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Supreme Court challenge over Rwanda policy set to begin

09 Oct 2023 2 minute read
Desir Resort Hotel in Kigali, Rwanda where it is believed migrants from the UK could be housed.

The UK Government’s legal battle over its Rwanda deportation policy has reached the Supreme Court.

The Home Office is bringing a challenge after the Court of Appeal ruled in June that the multimillion-pound deal – which would see asylum seekers deported to the east African nation – was unlawful.

In a three-day hearing starting on Monday, five justices at the UK’s highest court will hear arguments over whether two appeal judges were right to find there was a “real risk” asylum seekers could be returned to their home country and face persecution when they may have a good asylum claim.

While Sir Geoffrey Vos and Lord Justice Underhill concluded there were “deficiencies” in the Rwandan asylum system and ruled the policy was unlawful, former lord chief justice Lord Burnett disagreed and said he would dismiss the challenge.

As well as the Home Office’s bid to overturn the decision, several individual asylum seekers are set to challenge aspects of the ruling.

Immigration featured heavily at the recent Conservative Party conference, with Prime Minister Rishi Sunak saying he “will do whatever is necessary to stop the boats”.

He said on Wednesday: “We are by no means where we want to be but don’t let anyone tell you we aren’t making progress, we are and we will get there.

“Our new law will ensure that if you come here illegally, you will be detained and swiftly removed. Now I’m confident that once flights start going regularly to Rwanda, the boats will stop coming.”

He added: “I am confident that our approach complies with our international obligations. But know this: I will do whatever is necessary to stop the boats.”

The Supreme Court hearing in London, before Lords Reed, Hodge, Lloyd-Jones, Briggs and Sales, is due to begin at 10.30am.

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6 months ago

The thing is…. a worrying amount of Nation.Cymru’s readers appear to side with the Saesneg government in Westminster on this matter…..

Sarah Good
Sarah Good
6 months ago
Reply to  Sally-Anne

A worrying amount of its commenters certainly. Not everyone comments though. But yes, I agree it’s a worry. I’ve left most social media now because too often you see the very worst of people posting atrocious things. I found myself wondering that if there were so many horrible people on social media (especially the foetid swamp previously known as Twitter) are they representative of people as a whole? Then I thought about the people I know, and wondered what they wrote on Social Media in places I didn’t know. Honestly, I think most people are decent about most things, most… Read more »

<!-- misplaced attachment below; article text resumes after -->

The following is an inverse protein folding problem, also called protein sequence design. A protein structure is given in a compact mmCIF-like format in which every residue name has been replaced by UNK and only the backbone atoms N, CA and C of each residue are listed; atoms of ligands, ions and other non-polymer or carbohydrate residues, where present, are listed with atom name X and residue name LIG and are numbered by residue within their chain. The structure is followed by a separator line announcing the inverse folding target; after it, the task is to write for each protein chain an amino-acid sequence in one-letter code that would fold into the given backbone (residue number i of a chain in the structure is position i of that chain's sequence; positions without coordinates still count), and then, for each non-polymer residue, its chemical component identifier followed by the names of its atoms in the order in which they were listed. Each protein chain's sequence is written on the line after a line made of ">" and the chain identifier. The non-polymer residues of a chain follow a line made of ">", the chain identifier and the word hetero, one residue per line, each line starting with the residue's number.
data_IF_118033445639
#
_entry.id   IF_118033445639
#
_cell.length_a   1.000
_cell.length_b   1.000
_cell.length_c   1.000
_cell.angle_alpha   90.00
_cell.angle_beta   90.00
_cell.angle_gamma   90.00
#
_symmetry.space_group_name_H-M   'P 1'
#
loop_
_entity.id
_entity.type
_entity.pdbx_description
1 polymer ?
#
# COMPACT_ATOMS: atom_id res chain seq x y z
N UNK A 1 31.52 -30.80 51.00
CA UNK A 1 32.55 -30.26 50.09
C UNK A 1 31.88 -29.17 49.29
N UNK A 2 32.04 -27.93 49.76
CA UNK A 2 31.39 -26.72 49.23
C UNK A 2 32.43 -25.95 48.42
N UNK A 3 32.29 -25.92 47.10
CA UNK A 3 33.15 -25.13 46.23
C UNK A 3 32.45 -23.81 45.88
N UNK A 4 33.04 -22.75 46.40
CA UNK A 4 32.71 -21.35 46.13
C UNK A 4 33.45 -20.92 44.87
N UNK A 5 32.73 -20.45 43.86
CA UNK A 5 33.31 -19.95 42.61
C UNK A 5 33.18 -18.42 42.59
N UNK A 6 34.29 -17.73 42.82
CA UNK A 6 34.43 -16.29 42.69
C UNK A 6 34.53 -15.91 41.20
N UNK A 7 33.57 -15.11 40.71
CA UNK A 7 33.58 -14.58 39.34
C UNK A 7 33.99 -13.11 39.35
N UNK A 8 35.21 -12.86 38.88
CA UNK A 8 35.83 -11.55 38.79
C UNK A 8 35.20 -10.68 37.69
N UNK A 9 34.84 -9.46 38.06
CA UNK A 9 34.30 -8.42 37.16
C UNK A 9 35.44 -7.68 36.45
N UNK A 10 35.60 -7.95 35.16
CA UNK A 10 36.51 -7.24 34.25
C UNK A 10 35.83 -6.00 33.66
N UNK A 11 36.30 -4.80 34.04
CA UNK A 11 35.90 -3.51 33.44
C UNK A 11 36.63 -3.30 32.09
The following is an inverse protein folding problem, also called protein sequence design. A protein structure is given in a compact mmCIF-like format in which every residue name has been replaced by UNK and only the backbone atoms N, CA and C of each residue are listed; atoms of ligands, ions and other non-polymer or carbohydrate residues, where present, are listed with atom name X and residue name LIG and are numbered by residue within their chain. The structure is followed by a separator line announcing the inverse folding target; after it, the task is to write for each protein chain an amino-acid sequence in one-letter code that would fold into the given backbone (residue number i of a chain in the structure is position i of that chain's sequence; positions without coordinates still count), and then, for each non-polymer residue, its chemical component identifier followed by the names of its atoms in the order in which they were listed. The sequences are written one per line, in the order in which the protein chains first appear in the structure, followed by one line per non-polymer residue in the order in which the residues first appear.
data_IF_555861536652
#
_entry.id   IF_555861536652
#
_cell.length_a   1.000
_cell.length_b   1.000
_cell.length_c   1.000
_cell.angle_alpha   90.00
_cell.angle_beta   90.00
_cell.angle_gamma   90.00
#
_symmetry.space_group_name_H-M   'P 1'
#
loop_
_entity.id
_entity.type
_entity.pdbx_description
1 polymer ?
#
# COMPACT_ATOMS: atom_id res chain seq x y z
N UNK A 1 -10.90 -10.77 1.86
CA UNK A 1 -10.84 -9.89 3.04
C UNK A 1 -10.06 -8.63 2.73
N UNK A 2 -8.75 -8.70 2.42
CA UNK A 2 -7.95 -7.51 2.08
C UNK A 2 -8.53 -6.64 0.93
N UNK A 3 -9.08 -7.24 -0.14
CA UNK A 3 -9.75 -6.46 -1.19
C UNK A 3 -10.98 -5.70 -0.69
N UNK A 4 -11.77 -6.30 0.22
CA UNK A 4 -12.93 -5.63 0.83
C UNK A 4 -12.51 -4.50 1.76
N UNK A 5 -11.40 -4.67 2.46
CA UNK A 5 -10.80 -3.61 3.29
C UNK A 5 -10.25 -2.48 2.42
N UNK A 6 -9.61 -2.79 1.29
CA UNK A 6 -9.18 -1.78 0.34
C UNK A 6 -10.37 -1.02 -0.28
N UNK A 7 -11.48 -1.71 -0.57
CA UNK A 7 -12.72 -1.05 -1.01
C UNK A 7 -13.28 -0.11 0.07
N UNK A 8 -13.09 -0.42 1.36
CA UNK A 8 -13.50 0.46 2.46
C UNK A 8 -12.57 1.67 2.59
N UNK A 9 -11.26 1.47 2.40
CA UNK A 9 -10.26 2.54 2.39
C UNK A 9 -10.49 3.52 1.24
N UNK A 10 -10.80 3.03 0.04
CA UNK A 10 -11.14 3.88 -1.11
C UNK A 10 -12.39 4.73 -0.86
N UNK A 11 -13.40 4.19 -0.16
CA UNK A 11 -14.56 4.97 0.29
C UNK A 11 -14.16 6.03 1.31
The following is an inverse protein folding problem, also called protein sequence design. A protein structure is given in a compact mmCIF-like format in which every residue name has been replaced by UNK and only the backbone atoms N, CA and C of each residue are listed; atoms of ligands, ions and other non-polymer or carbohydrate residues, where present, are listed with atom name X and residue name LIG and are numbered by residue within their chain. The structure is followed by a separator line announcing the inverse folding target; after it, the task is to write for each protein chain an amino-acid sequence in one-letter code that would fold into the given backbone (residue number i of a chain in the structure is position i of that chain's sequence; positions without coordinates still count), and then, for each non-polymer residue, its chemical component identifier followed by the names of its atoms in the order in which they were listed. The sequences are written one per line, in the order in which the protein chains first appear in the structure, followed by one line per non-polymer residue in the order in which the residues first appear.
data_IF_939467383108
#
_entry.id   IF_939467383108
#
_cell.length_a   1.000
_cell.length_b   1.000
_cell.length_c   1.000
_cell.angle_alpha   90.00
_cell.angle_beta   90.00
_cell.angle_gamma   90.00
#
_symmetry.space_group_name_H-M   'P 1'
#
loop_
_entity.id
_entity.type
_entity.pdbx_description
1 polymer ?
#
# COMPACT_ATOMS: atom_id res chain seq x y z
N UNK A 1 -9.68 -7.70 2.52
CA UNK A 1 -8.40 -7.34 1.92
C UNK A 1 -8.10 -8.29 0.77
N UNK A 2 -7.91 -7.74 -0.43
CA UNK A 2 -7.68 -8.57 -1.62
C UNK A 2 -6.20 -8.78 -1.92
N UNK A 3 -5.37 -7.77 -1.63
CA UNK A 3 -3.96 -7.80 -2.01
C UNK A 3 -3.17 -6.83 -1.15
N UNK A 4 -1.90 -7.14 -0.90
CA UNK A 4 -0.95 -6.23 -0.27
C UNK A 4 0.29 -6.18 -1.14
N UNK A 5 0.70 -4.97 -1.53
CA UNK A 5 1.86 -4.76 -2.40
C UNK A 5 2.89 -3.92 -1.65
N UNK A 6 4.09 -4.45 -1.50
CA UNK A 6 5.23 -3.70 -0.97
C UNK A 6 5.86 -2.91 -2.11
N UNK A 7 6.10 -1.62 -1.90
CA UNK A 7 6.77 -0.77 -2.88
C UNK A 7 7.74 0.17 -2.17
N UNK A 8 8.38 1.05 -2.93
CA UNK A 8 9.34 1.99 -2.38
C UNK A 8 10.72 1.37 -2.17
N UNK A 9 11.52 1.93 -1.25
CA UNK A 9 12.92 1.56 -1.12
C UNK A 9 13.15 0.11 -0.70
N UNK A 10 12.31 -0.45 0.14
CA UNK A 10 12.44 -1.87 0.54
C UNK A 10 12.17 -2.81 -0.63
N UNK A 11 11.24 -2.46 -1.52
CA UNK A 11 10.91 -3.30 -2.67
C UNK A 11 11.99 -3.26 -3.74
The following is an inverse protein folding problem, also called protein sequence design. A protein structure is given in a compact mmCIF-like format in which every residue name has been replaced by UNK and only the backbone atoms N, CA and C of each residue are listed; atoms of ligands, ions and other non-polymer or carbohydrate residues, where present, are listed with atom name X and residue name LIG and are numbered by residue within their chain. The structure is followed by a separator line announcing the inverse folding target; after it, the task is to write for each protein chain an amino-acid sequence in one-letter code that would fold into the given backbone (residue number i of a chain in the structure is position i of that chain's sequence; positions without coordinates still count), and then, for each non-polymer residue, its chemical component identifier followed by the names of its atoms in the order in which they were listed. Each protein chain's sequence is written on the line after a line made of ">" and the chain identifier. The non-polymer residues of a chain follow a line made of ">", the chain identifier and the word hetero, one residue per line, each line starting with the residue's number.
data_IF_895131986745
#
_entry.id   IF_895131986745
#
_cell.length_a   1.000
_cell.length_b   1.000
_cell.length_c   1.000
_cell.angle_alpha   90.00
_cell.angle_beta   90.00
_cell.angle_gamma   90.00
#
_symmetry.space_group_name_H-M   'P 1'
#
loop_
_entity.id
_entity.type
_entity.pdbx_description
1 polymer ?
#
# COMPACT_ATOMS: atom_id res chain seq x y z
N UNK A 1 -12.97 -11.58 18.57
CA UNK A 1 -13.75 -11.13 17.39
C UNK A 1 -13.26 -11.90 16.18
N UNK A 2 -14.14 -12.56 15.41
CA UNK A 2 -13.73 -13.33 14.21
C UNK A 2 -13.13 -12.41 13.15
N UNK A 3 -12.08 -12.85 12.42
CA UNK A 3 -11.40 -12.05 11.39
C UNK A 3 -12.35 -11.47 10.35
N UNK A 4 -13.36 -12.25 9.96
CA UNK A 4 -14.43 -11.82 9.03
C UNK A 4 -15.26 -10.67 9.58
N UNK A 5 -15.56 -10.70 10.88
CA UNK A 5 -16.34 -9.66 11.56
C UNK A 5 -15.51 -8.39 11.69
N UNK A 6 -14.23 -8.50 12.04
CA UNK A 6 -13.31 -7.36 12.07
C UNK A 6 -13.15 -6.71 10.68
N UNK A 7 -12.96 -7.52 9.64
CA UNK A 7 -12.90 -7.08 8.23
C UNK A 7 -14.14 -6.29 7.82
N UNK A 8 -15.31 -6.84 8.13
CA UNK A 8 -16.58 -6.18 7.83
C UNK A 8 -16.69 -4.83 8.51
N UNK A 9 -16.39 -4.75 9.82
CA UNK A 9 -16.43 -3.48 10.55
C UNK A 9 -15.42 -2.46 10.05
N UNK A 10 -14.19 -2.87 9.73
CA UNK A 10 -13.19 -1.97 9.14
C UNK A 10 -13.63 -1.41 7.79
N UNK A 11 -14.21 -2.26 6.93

Last edited 6 months ago by Sarah Good
6 months ago

Government loses this, expect ECHR to be the next target.
I hope they lose big time.

Linda Jones
Linda Jones
6 months ago

I find it sur[prising the government. with all the technology at its disposal, cannot seem to find the people traffickers. They are making huge sums of money from people wanting to cross the channel from France. Charging them £tens thousands to squeeze into unsafe boats and dinghys. They appear to be doing so with impunity.

Sarah Good
Sarah Good
6 months ago
Reply to  Linda Jones

One might even wonder if HMGov are turning a blind eye. Allowing the situation to get even worse, so they have something to bleat about to their perpetually aggrieved and shrinking core. Imagine if the problem solved itself (because the Tories are clearly incapable), what would they get people in a tizzy about next? Who could they scapegoat? Brexit is done so they can’t blame Europeans. Touting anti trans is COSTING them votes. 20mph is now in place and their lies are revealed. They’ve cancelled the green agenda so can’t bang on about crusties. They’ve cancelled HS2 so cant raise… Read more »

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